In our neo-Communist society, social control goes a step further by being distributed, or not directly implemented by a centralized force. Instead, the central authorities set up a reward/punishment system which mostly functions by making rewards necessary to rise above the entry level, subsistence lifestyle. For example, a controller can rule without making his ideology mandatory. Instead he simply impoverishes everyone, or at least forces large expenses upon them, and then alleviates that pain for those who affirmatively come to him and demonstrate a willingness to be obedient. Although it does not involve high technology, control is a form of mind control in this way, in that it induces people to re-wire themselves to be essentially mental servants of the controller. Taking this a step further, social control induces citizens to enforce control upon each other, with those who impose control upon others being rewarded, and those who fail to do so also fail to advance in the system. Soon there is a gold rush for having demonstrated obedience by making others obedient.

Bureaucratic society takes on this form through its pretense of meritocracy. As a way of enforcing equality, meritocracy starts everyone at zero and advances those who are willing to sit through many years of schooling, memorize all the right facts, participate in all the activities, and otherwise have their minds shaped to fit the type of behavior that society expects. This makes people into beggars who must prove their utility by sacrificing their time to be spent on essentially make-work, since very little of what is memorized is retained, and weeds out the non-compliant ones. Social control causes people to enforce on one another a competitive race for status, such as who owns what objects or has which titles. “Keeping up with the Joneses” motivates people to earn more, which in turn causes them to trade off more of their time. All of this has the effect of altering them internally, so that like citizens of ex-Soviet republics, they become unable to act of their own impetus and are entirely dependent on external cues — social, ideological, monetary, material — to know how to deal with life. Without others to follow and set standards, they are locked in paralysis at the thought of having to act.

This use of social control to morally and intellectually neuter people demonstrates the nature of bureaucracy as a control system, rather than an efficient method of administering society:

The end result of complete cellular representation is cancer. Democracy is cancerous, and bureaus are its cancer. A bureau takes root anywhere in the state, turns malignant like the Narcotic Bureau, and grows and grows, always reproducing more of its own kind, until it chokes the host if not controlled or excised. Bureaus cannot live without a host, being true parasitic organisms. (A cooperative on the other hand can live without the state. That is the road to follow. The building up of independent units to meet needs of the people who participate in the functioning of the unit. A bureau operates on opposite principle of inventing needs to justify its existence.) Bureaucracy is wrong as a cancer, a turning away from the human evolutionary direction of infinite potentials and differentiation and independent spontaneous action, to the complete parasitism of a virus…Bureaus die when the structure of the state collapses. They are as helpless and unfit for independent existences as a displaced tapeworm, or a virus that has killed the host.

When hierarchy is abolished, such as by a revolution, all that is left is those in power. Hierarchy refers to a hierarchy within the citizenry, such that some have rank above others, as opposed to government or another party outside of society itself which, like a contractor or service provider, claims to provide quality governance and stability in exchange for income from taxes. A controller is neither of the group nor interested in hierarchy; control must come from on high, or outside of the group, and be obeyed or used to ostracize or otherwise damage the person who failed to obey. Controllers may implement a hierarchy within the political class, but this division represents power only, and not a role beyond administering control downward.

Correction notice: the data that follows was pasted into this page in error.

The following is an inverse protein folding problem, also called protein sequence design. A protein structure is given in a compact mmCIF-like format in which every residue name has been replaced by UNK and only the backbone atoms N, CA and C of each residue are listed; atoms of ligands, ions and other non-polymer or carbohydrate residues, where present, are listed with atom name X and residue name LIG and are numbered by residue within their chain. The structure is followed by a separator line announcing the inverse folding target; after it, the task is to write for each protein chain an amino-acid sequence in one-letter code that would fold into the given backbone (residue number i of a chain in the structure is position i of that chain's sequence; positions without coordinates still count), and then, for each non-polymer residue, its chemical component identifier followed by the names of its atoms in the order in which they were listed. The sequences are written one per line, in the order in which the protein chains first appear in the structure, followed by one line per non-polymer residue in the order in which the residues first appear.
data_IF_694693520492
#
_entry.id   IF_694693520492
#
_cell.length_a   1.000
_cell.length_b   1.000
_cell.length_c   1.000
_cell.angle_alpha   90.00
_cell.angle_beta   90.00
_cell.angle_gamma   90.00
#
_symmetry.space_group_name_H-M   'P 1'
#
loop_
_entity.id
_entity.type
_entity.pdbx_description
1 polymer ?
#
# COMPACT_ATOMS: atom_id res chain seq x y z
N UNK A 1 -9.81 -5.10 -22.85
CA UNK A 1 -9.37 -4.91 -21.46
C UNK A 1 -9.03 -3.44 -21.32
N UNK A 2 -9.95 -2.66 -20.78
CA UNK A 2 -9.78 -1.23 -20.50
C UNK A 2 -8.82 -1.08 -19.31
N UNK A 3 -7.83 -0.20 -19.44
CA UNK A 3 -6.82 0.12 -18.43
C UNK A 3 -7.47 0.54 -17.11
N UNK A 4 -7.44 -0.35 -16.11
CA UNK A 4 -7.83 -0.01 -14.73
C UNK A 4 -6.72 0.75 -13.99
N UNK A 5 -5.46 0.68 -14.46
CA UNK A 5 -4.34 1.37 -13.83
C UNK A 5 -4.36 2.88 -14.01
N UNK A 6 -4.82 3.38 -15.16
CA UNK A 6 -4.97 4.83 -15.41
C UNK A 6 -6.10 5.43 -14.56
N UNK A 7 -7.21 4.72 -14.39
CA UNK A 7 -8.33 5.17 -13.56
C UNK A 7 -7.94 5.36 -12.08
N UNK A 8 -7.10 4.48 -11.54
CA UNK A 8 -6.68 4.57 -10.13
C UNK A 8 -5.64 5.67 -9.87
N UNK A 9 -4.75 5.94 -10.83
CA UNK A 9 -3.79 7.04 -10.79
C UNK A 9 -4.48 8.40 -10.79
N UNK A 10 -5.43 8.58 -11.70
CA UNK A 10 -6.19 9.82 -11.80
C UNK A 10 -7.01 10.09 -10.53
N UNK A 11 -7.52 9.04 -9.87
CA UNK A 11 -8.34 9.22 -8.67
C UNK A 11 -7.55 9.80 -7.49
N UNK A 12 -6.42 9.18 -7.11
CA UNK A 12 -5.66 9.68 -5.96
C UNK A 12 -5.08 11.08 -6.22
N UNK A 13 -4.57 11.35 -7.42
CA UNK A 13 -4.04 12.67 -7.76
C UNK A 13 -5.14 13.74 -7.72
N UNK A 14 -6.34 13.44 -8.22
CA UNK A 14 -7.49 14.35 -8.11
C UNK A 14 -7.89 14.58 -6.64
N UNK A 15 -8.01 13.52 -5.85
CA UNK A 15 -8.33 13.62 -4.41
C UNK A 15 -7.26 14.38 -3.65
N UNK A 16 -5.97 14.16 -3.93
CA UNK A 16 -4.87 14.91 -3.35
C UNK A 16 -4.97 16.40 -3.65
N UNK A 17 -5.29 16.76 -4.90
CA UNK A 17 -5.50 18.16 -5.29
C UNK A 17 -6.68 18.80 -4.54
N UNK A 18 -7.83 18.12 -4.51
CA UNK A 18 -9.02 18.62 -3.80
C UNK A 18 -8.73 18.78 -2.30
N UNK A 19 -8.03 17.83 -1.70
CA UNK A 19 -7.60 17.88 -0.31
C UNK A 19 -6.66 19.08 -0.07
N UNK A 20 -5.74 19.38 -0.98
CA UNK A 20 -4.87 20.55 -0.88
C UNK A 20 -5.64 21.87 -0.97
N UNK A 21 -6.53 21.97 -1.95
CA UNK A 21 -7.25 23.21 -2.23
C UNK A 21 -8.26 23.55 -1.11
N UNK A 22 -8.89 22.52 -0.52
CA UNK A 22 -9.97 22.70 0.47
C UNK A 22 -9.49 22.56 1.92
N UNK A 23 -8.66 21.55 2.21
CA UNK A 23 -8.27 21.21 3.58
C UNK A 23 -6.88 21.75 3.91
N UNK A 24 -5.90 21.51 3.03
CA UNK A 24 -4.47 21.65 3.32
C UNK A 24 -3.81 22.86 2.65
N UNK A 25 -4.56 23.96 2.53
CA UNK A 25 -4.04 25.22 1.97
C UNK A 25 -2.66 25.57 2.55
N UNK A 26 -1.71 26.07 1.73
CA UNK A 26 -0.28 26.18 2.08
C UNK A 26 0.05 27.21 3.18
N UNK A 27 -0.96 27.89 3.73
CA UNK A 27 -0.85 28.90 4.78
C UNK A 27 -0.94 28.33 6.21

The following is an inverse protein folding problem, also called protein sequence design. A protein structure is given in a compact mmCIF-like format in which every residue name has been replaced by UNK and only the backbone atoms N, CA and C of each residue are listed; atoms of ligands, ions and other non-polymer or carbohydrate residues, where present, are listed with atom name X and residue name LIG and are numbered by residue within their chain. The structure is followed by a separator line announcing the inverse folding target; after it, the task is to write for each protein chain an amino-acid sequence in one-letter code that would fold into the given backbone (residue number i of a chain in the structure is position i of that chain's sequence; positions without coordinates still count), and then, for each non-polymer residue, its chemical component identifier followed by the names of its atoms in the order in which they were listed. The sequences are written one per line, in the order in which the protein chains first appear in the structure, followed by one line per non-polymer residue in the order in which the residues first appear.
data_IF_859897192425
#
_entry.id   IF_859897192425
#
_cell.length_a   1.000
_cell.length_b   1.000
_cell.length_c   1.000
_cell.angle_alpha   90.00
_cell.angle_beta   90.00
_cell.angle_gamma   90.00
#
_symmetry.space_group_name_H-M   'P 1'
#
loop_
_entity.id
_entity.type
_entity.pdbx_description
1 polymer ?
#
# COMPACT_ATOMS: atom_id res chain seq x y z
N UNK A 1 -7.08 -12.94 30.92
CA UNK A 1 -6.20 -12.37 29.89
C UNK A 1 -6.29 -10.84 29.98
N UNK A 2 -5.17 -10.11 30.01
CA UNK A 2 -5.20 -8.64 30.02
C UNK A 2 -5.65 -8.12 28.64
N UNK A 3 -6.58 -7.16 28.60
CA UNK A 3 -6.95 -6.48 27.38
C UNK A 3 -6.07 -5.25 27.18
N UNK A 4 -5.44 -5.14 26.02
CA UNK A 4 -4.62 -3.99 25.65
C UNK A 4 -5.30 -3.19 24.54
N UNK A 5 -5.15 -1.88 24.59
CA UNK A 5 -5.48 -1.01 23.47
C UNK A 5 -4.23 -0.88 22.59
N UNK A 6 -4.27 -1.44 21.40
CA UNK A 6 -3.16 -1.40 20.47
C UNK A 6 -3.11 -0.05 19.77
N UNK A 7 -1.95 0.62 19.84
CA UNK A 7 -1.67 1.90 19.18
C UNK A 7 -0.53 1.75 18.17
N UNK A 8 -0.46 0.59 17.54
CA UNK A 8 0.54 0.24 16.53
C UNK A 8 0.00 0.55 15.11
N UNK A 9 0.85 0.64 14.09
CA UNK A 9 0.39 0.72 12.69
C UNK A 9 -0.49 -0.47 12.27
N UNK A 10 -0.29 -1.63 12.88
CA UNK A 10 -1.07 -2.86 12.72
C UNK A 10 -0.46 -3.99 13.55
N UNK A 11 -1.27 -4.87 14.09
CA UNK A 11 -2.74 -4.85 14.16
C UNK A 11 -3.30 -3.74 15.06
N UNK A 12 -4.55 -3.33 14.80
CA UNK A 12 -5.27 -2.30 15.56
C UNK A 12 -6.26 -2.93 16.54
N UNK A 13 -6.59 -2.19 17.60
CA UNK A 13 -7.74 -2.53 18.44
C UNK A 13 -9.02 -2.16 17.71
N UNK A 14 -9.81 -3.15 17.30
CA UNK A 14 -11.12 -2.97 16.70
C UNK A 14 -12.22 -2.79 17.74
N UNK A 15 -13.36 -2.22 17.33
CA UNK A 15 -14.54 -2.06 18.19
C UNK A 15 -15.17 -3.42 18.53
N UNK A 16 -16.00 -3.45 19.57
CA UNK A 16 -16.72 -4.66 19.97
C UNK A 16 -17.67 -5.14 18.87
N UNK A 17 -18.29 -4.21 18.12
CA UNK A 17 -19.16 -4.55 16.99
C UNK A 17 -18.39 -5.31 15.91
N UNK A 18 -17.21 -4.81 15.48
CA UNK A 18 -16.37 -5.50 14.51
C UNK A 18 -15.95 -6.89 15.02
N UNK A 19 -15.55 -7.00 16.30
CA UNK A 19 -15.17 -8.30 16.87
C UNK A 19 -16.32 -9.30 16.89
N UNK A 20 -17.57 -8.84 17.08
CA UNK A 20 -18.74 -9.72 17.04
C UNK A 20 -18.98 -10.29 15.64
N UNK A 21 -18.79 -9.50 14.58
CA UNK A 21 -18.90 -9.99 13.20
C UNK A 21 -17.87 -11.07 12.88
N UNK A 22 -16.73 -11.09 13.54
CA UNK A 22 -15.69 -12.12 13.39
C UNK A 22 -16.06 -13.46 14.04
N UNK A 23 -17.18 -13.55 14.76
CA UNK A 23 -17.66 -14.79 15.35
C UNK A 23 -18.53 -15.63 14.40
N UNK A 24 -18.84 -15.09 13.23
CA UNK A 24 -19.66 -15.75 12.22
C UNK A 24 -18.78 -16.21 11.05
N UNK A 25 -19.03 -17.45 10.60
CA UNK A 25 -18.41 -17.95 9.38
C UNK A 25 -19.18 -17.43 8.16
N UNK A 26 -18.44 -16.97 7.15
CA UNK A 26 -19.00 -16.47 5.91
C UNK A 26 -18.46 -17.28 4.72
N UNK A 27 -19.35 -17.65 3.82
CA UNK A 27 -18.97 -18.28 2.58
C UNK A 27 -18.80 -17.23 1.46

Leadership is not control. Government of any form seeks control because it is external to society and operates by reducing people to the rank of equals so that it can reward those who obey, punishing the rest by parallax motion of their social status and fortunes. Actual leadership separates the best people out from the rest in advance, does not demand loyalty tests or other methods of keeping the herd together, and emphasizes reward for successful achievement of goals. Control regulates methods as a means of limiting what people can do and therefore what they can think; leadership rewards achievement and has minimal influence on methods. As a result, leadership creates many paths to the same goal, where control creates repetitively similar paths to many different goals, since it does not operate by reward but by punishment for deviation from ideology, and encourages all other forms of deviation as a type of stochastic resonance to silhouette and emphasize the ideological narrative.

With control, mass culture is created, but control also arises from mass culture because with masses, keeping the group together is more important than having purpose. For control, purpose is short-circuited into a perpetual pseudo-purpose of always maintaining control. In this way it is both tautological and cyclic in a self-perpetuating way, although with each cycle, it seems to lose some energy because of its repetitive nature, and slowly runs down. Mass culture and control are inseparable from bureaucracy, which is the assembly-line treatment of people as identical objects upon which the state acts, and this requires imposing external manipulation on people through rewards and punishments as a means of “shaping” them to be obedient. For this reason, bureaucracy is totalitarianism